Desjardins Group Gender Survey on Financial Planning: Men and Women Have a Different Approach

Women take an overall approach, while men prefer an approach based on objectives

L�vis, December 12, 2007 – Should a person�s approach to financial planning be based on the future well-being of the family or on meeting a set of financial objectives? Is it better to have a notarized will and should you also have a mandate in case of inability? Do you really wish to attain financial independence? What do the expressions �investor profile� and �investment horizon� mean?

Although these questions appear simple, your answers will vary greatly depending on whether you are a man or a woman, according to a survey by Desjardins Group, Canada�s largest integrated cooperative financial group, designed to measure the differences between men�s and women�s concerns and attitudes when it comes to financial planning.

The survey was taken in the fall of 2007 among a group of 1,400 respondents (1,000 in Qu�bec and 400 in Ontario) representative of the adult population and including an equal number of women and men. The survey was made up of 40 questions divided among areas such as: ease of discussing financial planning with an advisor, the importance given to the various aspects of financial planning and the understanding of financial planning vocabulary.

�Even if the average spread between men�s and women�s answers is relatively narrow (7 points), the trend that emerges from our study shows a significant difference in terms of the approach: women see financial planning as a whole that involves the well-being of the family, while men have a more compartmentalized approach, based on fixed objectives. This observation confirms the accuracy of our orientation, which is based on personalized, value-added service, explained Mr. �ric Lemieux, Vice-President, Wealth Management at Desjardins Group.

Women more concerned about the well-being of others

According to the survey, women appear more concerned about the well-being of others and more worried than men about the idea of being a burden on the family. They are more concerned than men by such things as financing the children�s education (+6 points), the importance of having a budget (+8 points) and increasing the value of investments in the short term (+9 points). They are also more aware than men about the importance of having a notarized will (+10 points) and a mandate in case of inability (+13 points).

Men more oriented towards reaching objectives

Men�s targeted approach comes across mainly in their greater concern for reaching financial objectives (+6 points), for the tax consequences of their financial decisions (+7 points) and for their retirement planning strategy (+7 points). There are also more men than women who say they are solely responsible for their decisions (+9 points) and are consequently less inclined to ask for advice.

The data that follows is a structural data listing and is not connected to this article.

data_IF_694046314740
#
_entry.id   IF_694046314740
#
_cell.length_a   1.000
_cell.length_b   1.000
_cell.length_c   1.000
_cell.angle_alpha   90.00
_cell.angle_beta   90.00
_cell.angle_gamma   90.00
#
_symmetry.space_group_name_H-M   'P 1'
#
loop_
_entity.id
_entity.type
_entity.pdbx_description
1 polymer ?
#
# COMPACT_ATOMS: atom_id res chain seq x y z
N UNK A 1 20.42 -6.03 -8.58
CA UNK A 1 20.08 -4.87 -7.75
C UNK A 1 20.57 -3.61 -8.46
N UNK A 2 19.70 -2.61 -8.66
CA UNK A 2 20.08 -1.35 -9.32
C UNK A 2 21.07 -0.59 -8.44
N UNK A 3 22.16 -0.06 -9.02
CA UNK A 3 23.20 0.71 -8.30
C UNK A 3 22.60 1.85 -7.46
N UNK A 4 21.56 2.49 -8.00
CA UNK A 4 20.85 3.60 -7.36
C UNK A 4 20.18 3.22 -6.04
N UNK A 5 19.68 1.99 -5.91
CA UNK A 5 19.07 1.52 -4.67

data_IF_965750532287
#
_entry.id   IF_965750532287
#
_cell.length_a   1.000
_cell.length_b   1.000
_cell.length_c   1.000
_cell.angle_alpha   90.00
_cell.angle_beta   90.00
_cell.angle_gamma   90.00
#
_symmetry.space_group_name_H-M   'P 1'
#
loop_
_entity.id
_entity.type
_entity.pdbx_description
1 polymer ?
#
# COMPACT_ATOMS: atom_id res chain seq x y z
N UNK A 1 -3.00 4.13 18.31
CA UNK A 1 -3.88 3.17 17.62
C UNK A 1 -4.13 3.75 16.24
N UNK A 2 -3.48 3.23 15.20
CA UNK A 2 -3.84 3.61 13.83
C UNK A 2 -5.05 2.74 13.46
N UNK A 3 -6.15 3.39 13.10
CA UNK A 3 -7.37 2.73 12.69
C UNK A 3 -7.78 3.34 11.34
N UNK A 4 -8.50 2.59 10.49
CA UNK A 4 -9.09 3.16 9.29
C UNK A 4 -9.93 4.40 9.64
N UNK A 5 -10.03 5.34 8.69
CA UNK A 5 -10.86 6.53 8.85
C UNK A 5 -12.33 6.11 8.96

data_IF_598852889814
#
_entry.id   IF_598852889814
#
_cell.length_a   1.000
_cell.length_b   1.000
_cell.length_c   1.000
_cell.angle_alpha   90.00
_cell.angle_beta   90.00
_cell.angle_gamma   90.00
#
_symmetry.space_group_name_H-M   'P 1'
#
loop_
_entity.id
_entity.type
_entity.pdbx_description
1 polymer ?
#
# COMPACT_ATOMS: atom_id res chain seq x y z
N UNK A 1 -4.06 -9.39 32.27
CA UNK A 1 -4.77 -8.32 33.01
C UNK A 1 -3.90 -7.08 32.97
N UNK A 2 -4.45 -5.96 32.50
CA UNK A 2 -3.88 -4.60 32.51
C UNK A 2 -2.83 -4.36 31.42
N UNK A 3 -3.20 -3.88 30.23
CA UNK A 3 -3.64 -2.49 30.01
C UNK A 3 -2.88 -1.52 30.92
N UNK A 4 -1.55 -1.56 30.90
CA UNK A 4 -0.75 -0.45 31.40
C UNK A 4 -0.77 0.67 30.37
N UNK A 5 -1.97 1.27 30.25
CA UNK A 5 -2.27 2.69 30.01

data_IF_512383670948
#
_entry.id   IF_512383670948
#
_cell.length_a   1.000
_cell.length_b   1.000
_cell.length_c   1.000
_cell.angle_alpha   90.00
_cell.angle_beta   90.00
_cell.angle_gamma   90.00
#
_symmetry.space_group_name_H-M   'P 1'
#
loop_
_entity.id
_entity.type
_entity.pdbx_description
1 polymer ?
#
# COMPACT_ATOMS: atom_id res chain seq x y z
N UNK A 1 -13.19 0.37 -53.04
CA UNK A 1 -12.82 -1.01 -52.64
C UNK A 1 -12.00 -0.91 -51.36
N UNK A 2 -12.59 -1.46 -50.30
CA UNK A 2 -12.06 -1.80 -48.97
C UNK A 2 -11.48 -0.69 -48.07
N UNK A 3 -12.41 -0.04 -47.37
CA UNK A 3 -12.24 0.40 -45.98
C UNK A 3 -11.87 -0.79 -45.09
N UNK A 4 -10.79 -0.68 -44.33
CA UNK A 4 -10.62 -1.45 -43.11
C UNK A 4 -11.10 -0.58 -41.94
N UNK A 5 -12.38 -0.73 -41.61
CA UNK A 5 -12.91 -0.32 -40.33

The language of financial planning and investment also seems more familiar to men. They were more likely to understand expressions such as �investor profile� (+17 points), �investment horizon� (+6 points) and �net worth� (+8 points). However, the more general concept of �financial independence� is understood equally well by women as by men, and women are more likely than men to desire such independence (+7 points).

�This survey is a tool that can help Desjardins Financial Planning Advisors to better understand members, both men and women, and to better accompany them on the path to financial security for themselves and their families,� added Mr. Lemieux.

About Desjardins Group

Desjardins Group is the largest integrated cooperative financial group in Canada, with overall assets of $147 billion, as at September 30, 2007. It comprises a network of caisses, credit unions and business centres in Qu�bec and Ontario, and some twenty subsidiary companies in life and general insurance, securities brokerage, venture capital and asset management, many of which are active across the country. Drawing on the expertise of its 40,000 employees and the commitment of nearly 6,800 elected officers, Desjardins offers its 5.8 million individual and corporate members and clients a full range of financial products and services. Its physical distribution network is complemented by leading-edge virtual access methods.